Tuesday, May 28, 2013

Fifteen Years Without Phil Hartman

This is a piece I wrote for Flak Magazine back in 2008 for the ten-year anniversary of Phil Hartman’s murder. With Flak no longer existing, I thought I’d post it here for the 15-year. R.I.P. Phil Hartman.


An air raid siren blasts, with the caption "Important Homeland Security Message," as a man dressed in military fatigues and holding a rifle, while standing behind a toilet, says: "Did you know that, in the event of a natural disaster, there's enough water in your toilet to sustain you for three whole days? So, at the first sign of danger, whatever you do — don't shit."
In this 11-second sketch from the comedy troupe The Groundlings in the late '70s, the talent of the late comedian Phil Hartman was already apparent. It only took a few seconds to see something special in Hartman, whether it was in his brief appearance as a gun-toting airport pest to Chuck Barris in The Gong Show Movie in 1980, or as a crazed video game fan in an ad for Activision's Ice Hockey for the Atari 2600 in 1981, or as Captain Carl on Pee-wee's Playhouse. (Pee-wee Herman was, incidentally, a character Hartman co-created with Paul Reubens.) From there, throughout the early '80s, appeared other short examples of Hartman's talent. Then came Saturday Night Live, and everyone saw that it wasn't merely talent. It was genius.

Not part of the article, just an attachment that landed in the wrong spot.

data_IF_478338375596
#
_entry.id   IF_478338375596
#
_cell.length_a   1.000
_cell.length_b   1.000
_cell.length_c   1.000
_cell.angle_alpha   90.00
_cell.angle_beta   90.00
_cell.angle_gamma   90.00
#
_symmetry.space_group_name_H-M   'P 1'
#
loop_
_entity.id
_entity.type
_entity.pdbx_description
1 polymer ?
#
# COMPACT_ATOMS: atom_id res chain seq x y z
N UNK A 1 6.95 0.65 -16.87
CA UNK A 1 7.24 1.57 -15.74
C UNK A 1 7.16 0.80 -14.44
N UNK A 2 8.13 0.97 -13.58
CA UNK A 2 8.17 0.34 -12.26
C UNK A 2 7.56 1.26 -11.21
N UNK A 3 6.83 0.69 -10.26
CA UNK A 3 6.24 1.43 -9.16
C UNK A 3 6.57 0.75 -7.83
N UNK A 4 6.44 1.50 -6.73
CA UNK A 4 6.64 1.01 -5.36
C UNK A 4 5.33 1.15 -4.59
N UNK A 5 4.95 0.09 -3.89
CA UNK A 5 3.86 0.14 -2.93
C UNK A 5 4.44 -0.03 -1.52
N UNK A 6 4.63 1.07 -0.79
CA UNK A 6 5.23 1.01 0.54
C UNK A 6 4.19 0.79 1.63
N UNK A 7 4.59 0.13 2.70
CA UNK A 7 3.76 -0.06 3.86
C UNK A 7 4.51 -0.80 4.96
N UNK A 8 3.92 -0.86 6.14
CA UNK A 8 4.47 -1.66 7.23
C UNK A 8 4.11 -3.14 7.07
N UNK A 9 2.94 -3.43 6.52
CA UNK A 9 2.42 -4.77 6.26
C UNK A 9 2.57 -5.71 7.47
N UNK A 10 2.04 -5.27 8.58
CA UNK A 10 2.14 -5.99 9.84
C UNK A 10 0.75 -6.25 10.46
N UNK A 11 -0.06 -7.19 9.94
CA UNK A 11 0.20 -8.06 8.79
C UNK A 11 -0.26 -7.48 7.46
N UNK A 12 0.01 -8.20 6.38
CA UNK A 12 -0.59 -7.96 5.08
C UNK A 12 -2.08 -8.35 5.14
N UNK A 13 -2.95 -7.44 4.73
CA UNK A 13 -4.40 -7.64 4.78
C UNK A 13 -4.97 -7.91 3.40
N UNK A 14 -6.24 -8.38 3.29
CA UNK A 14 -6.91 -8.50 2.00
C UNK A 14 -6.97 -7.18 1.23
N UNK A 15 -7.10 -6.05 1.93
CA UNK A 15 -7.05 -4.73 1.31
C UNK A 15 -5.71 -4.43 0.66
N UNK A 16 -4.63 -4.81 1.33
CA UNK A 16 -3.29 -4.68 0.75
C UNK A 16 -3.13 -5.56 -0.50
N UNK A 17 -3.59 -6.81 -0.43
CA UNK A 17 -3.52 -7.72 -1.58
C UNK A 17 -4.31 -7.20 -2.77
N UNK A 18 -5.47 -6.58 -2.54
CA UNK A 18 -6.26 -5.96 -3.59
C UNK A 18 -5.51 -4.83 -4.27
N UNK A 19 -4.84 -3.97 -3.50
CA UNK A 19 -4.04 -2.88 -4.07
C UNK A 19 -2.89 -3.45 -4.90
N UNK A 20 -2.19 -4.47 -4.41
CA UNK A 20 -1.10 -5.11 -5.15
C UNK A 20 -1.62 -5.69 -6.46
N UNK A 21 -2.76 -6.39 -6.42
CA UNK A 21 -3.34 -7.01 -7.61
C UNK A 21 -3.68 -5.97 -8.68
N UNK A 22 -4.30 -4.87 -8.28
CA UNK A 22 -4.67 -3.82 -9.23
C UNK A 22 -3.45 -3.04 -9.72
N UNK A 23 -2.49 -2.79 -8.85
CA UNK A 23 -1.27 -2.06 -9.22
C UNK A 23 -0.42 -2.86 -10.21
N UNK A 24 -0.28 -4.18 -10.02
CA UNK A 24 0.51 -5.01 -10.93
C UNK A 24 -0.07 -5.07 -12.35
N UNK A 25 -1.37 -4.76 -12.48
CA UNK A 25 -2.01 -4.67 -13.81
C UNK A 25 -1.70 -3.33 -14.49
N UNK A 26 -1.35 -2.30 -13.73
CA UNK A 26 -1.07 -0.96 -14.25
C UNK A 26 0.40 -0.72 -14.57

On May 28, 1998 the world lost one of its greatest comedic talents. Fifteen years ago the Emmy-winning writer and comedy legend was shot multiple times by his wife Brynn, who later turned the gun on herself. Hartman left behind a Belushi-like legacy with his work on Saturday Night Live, The Simpsons, and the sitcom NewsRadio. The man affectionately referred to as "Glue" and "The Sultan of Smarm" by his peers was not only wonderfully talented, but, by all accounts, he was always a joy to work with.
As great as the Wayne's World or "Church Lady" SNL sketches were in the late 80s and early 90s, I was always most excited when a Phil Hartman sketch came on: his dead-on President Clinton impression, eating the food of patrons at McDonald's; the Anal Retentive Chef showing us how to properly dispose of perfectly good red bell peppers; and the doddering former Vice-Presidential candidate Admiral James Stockdale, out for a joyride with Ross Perot. And there was hardly anything more brilliant than Hartman as Frank Sinatra in The Sinatra Group, shouting at his guests, calling Sinead O'Connor "cue ball," "Sine- Aid," and "Uncle Fester" and telling Billy Idol, "I have chunks of guys like you in my stool."
In his eight seasons on SNL, Hartman was arguably the greatest talent of the shows' second golden era. His impressions were always spot-on, from Charlton Heston to Phil Donahue to Telly Savalas. His characters were no less ingenious, and often completely bizarre, such as Unfrozen Caveman Lawyer and the host of Robot Repair.